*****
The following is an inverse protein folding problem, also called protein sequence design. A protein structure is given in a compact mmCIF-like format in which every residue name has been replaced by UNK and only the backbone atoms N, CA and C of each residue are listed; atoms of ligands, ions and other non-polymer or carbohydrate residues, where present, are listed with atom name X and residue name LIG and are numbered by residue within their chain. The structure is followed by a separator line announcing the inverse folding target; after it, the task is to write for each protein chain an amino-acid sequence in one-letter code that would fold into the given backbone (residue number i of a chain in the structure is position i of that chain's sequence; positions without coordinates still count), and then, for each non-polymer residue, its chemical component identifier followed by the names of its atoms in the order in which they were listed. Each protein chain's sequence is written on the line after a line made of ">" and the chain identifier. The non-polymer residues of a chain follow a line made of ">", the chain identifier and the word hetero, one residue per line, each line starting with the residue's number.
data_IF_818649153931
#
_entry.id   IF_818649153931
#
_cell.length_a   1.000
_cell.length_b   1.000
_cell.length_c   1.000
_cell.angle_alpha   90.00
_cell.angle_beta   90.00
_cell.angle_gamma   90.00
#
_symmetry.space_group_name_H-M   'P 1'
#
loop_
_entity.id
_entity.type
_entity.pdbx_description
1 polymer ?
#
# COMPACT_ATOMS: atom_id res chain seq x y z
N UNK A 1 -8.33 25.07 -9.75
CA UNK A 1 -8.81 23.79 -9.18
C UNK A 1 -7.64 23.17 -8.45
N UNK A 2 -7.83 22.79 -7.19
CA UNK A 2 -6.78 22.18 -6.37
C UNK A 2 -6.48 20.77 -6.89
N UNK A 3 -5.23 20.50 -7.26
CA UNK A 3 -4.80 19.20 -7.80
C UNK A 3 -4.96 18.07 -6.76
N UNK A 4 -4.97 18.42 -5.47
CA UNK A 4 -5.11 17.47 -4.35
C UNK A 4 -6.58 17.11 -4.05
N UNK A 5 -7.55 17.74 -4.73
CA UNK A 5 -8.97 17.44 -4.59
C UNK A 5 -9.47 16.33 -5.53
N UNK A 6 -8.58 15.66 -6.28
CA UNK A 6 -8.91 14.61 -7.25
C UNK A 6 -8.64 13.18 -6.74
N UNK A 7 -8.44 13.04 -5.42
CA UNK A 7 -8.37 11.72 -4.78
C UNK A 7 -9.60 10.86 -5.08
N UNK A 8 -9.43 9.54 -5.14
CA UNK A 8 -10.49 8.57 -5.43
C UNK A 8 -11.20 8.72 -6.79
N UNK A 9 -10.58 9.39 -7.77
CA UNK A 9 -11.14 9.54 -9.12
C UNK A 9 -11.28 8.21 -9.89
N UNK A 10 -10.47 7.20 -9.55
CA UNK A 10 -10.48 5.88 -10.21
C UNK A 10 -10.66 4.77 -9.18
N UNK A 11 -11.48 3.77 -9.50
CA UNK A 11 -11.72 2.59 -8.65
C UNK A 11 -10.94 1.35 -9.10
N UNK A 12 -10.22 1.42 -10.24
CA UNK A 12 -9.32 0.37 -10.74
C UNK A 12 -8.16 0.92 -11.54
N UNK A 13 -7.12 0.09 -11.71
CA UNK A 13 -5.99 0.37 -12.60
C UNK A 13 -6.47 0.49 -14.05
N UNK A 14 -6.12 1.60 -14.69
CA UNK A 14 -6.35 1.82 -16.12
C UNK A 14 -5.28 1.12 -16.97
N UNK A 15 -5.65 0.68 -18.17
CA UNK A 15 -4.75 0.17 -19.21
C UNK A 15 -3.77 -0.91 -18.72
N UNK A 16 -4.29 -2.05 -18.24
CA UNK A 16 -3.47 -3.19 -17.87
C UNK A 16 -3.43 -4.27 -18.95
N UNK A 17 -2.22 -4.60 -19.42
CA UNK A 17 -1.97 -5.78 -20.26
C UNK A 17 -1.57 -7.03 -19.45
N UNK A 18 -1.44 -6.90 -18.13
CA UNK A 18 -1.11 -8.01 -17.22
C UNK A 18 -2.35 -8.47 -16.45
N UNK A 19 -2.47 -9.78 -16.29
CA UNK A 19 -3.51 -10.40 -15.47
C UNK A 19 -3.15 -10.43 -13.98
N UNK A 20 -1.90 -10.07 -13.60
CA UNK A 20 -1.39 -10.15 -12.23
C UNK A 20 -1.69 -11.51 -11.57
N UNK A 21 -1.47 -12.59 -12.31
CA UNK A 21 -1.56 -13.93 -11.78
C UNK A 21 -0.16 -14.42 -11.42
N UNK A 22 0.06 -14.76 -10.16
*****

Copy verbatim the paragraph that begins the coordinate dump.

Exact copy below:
The following is an inverse protein folding problem, also called protein sequence design. A protein structure is given in a compact mmCIF-like format in which every residue name has been replaced by UNK and only the backbone atoms N, CA and C of each residue are listed; atoms of ligands, ions and other non-polymer or carbohydrate residues, where present, are listed with atom name X and residue name LIG and are numbered by residue within their chain. The structure is followed by a separator line announcing the inverse folding target; after it, the task is to write for each protein chain an amino-acid sequence in one-letter code that would fold into the given backbone (residue number i of a chain in the structure is position i of that chain's sequence; positions without coordinates still count), and then, for each non-polymer residue, its chemical component identifier followed by the names of its atoms in the order in which they were listed. Each protein chain's sequence is written on the line after a line made of ">" and the chain identifier. The non-polymer residues of a chain follow a line made of ">", the chain identifier and the word hetero, one residue per line, each line starting with the residue's number.